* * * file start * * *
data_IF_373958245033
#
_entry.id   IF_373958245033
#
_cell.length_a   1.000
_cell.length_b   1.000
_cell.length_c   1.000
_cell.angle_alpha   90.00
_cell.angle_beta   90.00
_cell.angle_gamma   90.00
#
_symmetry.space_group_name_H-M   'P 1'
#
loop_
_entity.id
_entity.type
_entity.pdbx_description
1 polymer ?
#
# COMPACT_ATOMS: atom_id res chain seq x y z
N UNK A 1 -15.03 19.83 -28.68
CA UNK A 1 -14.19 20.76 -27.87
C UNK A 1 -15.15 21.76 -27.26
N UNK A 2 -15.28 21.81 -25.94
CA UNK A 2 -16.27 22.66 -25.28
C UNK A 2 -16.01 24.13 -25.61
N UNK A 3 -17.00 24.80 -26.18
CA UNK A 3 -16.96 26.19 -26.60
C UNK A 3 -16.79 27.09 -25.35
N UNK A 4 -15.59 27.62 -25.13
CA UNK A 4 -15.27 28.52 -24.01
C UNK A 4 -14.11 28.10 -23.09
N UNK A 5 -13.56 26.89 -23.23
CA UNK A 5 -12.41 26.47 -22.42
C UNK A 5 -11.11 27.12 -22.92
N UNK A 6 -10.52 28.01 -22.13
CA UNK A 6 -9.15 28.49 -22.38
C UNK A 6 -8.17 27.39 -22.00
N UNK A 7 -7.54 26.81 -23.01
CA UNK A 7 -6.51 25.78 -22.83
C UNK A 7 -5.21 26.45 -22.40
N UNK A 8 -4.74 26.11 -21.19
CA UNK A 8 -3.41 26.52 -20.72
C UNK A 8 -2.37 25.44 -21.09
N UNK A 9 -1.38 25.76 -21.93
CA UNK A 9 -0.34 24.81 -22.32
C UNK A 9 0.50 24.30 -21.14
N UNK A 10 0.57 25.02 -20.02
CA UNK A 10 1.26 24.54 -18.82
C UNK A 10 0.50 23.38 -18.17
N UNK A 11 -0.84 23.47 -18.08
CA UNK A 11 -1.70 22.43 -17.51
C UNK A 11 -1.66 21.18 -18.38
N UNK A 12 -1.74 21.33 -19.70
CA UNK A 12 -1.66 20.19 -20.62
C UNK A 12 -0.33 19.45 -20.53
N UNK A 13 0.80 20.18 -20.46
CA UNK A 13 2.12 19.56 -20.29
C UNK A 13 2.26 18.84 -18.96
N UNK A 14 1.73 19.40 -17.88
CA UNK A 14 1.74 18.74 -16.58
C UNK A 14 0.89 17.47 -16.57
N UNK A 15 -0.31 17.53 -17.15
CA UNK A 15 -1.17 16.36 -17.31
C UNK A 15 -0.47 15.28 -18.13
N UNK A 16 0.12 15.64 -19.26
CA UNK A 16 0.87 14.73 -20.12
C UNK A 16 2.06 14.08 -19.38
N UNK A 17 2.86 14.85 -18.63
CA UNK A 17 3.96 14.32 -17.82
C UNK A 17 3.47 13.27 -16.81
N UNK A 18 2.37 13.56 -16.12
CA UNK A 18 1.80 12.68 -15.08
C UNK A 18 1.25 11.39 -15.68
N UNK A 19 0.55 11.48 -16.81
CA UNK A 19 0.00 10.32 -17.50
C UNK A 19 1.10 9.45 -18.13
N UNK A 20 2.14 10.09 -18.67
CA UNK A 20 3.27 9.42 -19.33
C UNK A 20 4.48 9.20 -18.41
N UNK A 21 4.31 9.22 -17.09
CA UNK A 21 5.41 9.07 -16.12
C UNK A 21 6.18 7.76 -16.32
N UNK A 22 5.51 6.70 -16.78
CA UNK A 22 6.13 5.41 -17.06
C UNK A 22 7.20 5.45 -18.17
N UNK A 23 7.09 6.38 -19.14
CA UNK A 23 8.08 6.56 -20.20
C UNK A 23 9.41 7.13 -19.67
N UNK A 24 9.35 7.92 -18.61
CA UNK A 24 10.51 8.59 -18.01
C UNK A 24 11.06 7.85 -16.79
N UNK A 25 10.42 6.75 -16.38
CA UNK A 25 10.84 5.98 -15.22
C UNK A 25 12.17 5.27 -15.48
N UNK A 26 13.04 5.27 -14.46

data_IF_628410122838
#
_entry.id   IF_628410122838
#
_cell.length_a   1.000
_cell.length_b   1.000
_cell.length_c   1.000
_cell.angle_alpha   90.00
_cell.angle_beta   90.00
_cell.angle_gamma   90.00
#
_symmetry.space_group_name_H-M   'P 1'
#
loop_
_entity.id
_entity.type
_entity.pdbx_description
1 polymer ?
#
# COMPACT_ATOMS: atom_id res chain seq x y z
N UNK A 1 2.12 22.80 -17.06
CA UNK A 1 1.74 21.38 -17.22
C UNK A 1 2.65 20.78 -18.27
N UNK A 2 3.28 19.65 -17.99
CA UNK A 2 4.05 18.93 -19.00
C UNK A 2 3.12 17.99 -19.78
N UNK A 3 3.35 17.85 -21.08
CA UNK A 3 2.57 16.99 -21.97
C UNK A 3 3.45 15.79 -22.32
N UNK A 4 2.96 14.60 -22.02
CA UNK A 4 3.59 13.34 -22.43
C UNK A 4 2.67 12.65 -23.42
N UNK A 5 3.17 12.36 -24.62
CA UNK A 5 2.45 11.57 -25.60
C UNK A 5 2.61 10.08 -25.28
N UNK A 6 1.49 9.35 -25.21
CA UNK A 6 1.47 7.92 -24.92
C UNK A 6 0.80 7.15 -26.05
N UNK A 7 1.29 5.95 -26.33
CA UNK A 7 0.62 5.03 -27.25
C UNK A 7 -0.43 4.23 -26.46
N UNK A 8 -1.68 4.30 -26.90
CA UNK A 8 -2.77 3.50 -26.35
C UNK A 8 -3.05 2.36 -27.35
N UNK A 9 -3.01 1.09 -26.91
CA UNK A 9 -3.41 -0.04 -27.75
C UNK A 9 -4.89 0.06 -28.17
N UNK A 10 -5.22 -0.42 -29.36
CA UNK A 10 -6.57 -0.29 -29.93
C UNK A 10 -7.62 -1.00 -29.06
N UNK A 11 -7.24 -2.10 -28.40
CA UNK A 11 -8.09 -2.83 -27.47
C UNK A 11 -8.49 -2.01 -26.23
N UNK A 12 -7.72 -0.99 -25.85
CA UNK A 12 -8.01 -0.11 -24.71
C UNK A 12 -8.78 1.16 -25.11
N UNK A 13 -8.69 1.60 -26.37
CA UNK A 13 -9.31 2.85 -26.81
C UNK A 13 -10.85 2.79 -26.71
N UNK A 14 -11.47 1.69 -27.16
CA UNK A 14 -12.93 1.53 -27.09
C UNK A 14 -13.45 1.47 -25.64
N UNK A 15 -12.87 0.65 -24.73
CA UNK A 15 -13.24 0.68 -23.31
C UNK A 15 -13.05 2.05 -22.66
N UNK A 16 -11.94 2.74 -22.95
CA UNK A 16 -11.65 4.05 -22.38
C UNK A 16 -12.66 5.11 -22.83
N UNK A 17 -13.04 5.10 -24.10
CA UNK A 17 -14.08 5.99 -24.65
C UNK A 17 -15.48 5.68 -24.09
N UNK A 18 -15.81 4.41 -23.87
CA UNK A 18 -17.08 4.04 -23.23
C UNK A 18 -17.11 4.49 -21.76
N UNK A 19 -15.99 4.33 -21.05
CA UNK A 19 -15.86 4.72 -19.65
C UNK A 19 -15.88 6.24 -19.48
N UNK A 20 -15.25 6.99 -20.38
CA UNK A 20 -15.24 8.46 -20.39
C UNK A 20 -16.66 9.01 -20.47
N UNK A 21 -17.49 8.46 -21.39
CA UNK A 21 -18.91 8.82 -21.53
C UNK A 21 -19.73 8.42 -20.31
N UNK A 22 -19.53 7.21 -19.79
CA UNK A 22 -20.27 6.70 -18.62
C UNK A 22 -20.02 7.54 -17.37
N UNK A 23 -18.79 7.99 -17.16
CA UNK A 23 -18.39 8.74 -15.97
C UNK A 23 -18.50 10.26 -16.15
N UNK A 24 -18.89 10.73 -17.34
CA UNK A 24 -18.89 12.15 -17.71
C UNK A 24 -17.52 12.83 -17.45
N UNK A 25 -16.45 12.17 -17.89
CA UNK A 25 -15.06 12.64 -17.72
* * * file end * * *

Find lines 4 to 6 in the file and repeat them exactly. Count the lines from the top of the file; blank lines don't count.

#
_cell.length_a   1.000
_cell.length_b   1.000